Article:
Field Notes: COVID-19 and the Provision of Psychological Services

Field Notes: COVID-19 and the Provision of Psychological Services

Ratings of the North Americans resided somewhere between the Israelis and Asian. While 6% indicated that they were highly more effective, and 13% indicated that they were moderately more effective, 23% indicated that they were mildly more effective and a robust 58% indicated that they were no more effective. If these differences hold up with better and bigger samples, there might be some important implications. Are the Israelis actually more adaptive—or “agile” (a now popular term)—in responding to new challenges or are they simply more likely to be candid about (or distorting of) their newly acquired skill and expertise. Does the Asian tendency toward modesty win the day and are North American’s also inclined to be hesitant about declaring “victory” too soon?

Impact on the Respondent’s Personal Experience

Some differences were found between the three national populations of respondents regarding the impact of COVID-19 on their personal lives. These differences spread over most of the challenges being rated.

When it comes to increased anxiety, the “never” category reveals some major differences. Approximately the same percent of respondents in each of the three populations indicated that increased anxiety was “often” a concern in their personal life. The percentages varied from 20% Israeli) to 25% (Asian) to 32% (North American). The differences show up in the two lowers rating categories.

There were no Asian respondents indicating that anxiety was never a major concern in their own personal life, whereas the rating of “never” for the North American respondents was 19% regarding their person concern about increased anxiety. It was even more frequently checked (40%) for Israelis. The Asian respondents chose to rate anxiety as “rarely” being of concern rather than being of no concern. 75% of Asian respondents rated increased anxiety as having “rarely” impact on their personal lives, whereas only 45% of the North American respondents and 40% of the Israeli respondents rated increased anxiety at this level. The challenge of increased anxiety seems to have been of some concern for most of the Asians respondents as they faced the COVID-19 challenge in their personal lives—at least as their rating of this concern was compared to those of the North America and Israel respondents.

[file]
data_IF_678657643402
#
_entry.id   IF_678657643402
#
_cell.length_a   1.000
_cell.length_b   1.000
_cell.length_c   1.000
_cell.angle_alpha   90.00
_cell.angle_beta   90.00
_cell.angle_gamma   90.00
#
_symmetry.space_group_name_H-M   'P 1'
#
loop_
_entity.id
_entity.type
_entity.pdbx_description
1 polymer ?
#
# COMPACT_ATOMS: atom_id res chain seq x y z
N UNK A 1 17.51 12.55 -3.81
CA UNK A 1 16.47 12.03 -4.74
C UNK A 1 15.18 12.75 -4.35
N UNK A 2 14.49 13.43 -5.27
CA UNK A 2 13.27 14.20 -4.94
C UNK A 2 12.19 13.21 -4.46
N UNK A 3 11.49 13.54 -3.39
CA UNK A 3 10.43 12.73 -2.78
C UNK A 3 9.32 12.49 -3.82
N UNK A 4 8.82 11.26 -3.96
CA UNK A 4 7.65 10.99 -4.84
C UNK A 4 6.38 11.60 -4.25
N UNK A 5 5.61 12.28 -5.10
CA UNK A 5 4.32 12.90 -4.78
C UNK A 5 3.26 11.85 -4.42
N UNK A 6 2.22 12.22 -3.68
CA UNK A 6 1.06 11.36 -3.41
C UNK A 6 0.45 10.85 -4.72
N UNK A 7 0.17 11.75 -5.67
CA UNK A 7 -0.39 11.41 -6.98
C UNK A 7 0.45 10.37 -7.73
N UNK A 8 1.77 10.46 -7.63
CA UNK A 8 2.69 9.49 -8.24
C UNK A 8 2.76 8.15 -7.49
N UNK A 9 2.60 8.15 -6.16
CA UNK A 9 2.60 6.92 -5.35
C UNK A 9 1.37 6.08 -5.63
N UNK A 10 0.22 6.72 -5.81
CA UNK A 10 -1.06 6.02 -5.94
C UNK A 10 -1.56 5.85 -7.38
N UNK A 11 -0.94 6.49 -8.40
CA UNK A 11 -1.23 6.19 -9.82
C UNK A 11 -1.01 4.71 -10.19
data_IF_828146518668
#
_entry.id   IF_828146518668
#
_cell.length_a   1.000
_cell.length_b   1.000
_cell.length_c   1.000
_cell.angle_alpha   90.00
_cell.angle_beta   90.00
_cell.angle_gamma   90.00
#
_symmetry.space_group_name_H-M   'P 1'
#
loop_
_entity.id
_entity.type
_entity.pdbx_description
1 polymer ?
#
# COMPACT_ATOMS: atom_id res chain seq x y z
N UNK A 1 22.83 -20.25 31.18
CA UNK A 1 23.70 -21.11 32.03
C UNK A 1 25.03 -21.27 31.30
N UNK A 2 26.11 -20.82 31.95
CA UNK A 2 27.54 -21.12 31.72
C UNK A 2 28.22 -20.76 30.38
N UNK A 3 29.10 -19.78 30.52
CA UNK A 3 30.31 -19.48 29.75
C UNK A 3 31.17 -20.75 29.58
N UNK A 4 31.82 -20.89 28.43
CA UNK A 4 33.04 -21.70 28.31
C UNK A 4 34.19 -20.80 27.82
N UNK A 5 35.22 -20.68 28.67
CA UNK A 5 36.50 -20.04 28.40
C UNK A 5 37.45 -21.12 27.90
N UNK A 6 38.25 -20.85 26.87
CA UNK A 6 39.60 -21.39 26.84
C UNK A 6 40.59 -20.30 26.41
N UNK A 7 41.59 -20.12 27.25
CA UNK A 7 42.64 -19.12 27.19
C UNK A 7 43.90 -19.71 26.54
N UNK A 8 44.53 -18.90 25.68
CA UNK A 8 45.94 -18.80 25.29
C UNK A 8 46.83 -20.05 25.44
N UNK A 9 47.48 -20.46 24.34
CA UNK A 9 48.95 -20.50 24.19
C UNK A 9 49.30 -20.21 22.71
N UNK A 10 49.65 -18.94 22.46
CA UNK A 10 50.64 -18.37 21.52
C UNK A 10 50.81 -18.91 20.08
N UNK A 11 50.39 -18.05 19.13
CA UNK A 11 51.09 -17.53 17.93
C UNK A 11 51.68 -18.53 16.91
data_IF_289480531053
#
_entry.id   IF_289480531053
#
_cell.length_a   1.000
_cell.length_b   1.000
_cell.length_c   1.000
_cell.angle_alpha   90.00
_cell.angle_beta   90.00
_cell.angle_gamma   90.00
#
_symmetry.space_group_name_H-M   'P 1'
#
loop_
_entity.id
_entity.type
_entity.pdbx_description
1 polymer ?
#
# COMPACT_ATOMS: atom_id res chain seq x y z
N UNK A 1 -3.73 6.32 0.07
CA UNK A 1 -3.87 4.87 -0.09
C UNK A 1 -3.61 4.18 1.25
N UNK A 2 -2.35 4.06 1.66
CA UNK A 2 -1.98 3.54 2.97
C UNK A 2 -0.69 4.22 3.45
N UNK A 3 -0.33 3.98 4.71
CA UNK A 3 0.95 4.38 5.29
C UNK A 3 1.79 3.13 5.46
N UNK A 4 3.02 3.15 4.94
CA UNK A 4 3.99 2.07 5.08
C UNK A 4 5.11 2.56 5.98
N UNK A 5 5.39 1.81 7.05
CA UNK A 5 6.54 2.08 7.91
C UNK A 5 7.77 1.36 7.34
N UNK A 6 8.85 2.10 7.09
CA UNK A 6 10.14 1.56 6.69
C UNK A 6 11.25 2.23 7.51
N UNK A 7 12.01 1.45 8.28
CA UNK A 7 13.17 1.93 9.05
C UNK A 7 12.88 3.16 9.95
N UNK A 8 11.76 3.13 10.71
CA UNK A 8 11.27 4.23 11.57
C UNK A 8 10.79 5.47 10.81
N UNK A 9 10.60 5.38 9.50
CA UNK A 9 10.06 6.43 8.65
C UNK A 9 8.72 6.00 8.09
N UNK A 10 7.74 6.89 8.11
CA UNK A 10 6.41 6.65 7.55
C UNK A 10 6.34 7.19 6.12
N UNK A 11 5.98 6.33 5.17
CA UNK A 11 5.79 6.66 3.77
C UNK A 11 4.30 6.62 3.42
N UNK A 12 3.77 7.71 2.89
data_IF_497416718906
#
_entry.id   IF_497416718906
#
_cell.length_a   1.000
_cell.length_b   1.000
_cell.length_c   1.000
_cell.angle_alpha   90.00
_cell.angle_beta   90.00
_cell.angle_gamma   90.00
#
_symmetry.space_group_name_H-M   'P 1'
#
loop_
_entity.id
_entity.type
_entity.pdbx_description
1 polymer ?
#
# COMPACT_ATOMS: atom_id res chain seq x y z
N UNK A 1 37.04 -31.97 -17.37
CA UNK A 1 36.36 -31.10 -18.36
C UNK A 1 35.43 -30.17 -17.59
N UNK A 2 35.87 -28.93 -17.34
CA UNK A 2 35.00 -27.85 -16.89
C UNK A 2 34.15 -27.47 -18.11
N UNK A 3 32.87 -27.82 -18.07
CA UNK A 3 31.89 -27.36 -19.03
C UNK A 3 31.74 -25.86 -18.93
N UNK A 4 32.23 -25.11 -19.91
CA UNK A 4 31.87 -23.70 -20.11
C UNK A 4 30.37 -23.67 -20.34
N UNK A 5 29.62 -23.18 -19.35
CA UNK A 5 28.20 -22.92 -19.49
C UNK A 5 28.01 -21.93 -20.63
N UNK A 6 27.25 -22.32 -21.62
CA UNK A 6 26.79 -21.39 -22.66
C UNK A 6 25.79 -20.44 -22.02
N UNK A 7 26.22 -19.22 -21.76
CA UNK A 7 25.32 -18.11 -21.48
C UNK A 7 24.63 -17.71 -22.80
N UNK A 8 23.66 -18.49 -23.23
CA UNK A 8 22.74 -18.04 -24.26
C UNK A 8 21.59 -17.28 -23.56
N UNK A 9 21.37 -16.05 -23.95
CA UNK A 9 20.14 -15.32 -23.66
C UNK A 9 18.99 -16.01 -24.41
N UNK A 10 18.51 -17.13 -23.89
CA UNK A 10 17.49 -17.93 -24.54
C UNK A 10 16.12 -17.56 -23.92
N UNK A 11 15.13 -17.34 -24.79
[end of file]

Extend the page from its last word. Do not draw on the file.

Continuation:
Things shift when our respondents rate the extent to which increased isolation and/or sense of loneliness becomes a concern. It is the Israeli respondents who frequently rate this as “often” (50%), whereas the Asian respondents rated it “often” only 25% of the time and no North American respondent rated this concern as “often”.  None of the respondents in any of the three populations indicated that concerns about isolation or loneliness had a “major impact.” Similar results were obtained regarding ratings of increased depression. Once again, the Israelis rated depression as “often” be of concern 50% of the time, with North American respondents rating this concern as “often” being present only 22% of the time. This category was never check by Asians, nor did they even check “major impact.” By contrast, 3% of the North American respondents rated depression as having a “major impact”. It should be noted that this was a split vote for the Israeli respondents. Though 50% rated depression as “often” being a concern, the other 50% rated this as never being a concern.

We find a similar split vote among Israeli when it comes to confusion about or loss of a sense of purpose regarding work in the field of psychology. 66% said that this was never a concern, while 33% said this was “often” a concern. By contrast, there was a range of ratings by both North Americans and Asians regarding this challenge. 59% of Americans and 37% of Asians indicated that this was never a concern, while 34% of North Americans and 25% of Asians rated this as “rarely” a concern. 6% of North Americans indicating that confusion and loss of purpose was “often” a concern.  Asians matched the Israelis regarding percentage of respondents (37%) indicating this was “often” a concern.

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About the Author

William BergquistWilliam Bergquist, Ph.D. An international coach and consultant in the fields of psychology, management and public administration, author of more than 50 books, and president of a psychology institute. Dr. Bergquist consults on and writes about personal, group, organizational and societal transitions and transformations. His published work ranges from the personal transitions of men and women in their 50s and the struggles of men and women in recovering from strokes to the experiences of freedom among the men and women of Eastern Europe following the collapse of the Soviet Union. In recent years, Bergquist has focused on the processes of organizational coaching. He is coauthor with Agnes Mura of coachbook, co-founder of the International Journal of Coaching in Organizations and co-founder of the International Consortium for Coaching in Organizations.

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